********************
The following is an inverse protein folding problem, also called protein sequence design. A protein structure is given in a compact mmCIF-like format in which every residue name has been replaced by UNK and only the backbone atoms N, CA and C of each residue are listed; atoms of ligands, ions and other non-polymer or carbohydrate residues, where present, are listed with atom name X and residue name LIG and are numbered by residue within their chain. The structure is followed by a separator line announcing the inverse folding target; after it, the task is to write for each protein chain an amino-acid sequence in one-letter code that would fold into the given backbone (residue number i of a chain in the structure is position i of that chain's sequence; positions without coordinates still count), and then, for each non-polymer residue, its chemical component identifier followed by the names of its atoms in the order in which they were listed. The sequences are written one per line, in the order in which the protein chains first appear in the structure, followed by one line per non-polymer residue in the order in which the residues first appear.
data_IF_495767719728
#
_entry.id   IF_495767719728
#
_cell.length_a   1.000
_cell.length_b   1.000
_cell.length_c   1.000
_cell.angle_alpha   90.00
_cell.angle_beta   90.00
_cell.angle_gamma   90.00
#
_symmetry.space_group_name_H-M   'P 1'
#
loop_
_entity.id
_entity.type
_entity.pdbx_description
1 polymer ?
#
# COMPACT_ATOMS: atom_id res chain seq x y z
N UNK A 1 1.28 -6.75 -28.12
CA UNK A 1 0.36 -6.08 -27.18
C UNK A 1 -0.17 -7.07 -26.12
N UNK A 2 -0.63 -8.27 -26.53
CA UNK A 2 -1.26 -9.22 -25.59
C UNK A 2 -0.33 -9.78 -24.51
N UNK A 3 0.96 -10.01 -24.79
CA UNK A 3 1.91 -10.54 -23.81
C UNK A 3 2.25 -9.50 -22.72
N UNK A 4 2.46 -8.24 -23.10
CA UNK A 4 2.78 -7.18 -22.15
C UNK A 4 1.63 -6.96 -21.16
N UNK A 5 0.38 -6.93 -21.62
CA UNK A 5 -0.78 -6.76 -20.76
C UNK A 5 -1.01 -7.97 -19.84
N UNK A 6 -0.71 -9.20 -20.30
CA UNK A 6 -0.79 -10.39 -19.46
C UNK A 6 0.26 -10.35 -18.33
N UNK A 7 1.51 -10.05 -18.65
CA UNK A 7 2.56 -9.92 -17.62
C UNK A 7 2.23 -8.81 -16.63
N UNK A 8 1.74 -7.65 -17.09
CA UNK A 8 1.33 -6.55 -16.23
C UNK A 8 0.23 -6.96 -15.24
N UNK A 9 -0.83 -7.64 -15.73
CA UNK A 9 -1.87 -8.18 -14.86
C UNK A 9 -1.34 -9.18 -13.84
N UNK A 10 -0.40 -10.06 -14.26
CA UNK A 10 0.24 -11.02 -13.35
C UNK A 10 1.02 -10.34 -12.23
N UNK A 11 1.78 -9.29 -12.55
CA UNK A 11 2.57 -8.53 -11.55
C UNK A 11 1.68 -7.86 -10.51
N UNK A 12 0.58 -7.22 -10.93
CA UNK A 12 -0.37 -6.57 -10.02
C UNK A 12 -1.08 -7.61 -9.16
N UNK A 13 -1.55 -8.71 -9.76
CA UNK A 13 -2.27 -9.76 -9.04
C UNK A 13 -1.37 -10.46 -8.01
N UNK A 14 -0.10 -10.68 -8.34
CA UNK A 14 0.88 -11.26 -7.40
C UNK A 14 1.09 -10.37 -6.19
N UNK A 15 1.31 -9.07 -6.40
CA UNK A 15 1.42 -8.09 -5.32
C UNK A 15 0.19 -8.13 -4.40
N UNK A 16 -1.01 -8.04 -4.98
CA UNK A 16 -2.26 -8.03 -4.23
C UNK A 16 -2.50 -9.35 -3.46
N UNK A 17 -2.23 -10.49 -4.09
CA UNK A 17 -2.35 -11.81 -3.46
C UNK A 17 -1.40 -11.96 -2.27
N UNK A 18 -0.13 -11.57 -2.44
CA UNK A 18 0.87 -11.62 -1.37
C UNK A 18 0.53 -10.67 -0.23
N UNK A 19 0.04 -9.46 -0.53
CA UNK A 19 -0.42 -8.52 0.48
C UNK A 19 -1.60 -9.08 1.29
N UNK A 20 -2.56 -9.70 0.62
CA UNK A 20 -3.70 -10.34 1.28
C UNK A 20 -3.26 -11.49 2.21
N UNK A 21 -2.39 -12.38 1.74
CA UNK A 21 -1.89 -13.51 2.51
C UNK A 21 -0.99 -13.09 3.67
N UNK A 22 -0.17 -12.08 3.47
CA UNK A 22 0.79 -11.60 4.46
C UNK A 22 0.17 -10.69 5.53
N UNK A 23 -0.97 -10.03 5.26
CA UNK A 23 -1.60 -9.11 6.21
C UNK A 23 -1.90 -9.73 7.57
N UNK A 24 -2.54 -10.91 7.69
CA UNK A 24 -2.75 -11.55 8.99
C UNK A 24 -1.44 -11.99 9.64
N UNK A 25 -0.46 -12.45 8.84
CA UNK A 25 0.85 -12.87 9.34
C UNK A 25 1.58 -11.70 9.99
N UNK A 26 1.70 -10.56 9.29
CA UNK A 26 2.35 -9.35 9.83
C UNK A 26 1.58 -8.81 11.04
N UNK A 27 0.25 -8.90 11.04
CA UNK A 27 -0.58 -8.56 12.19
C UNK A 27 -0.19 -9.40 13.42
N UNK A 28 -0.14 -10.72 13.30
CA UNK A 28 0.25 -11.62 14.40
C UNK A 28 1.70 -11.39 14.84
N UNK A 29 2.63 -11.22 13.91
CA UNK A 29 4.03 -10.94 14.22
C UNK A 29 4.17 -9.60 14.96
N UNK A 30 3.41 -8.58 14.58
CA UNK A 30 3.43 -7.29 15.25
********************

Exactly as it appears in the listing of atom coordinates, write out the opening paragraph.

The following is an inverse protein folding problem, also called protein sequence design. A protein structure is given in a compact mmCIF-like format in which every residue name has been replaced by UNK and only the backbone atoms N, CA and C of each residue are listed; atoms of ligands, ions and other non-polymer or carbohydrate residues, where present, are listed with atom name X and residue name LIG and are numbered by residue within their chain. The structure is followed by a separator line announcing the inverse folding target; after it, the task is to write for each protein chain an amino-acid sequence in one-letter code that would fold into the given backbone (residue number i of a chain in the structure is position i of that chain's sequence; positions without coordinates still count), and then, for each non-polymer residue, its chemical component identifier followed by the names of its atoms in the order in which they were listed. The sequences are written one per line, in the order in which the protein chains first appear in the structure, followed by one line per non-polymer residue in the order in which the residues first appear.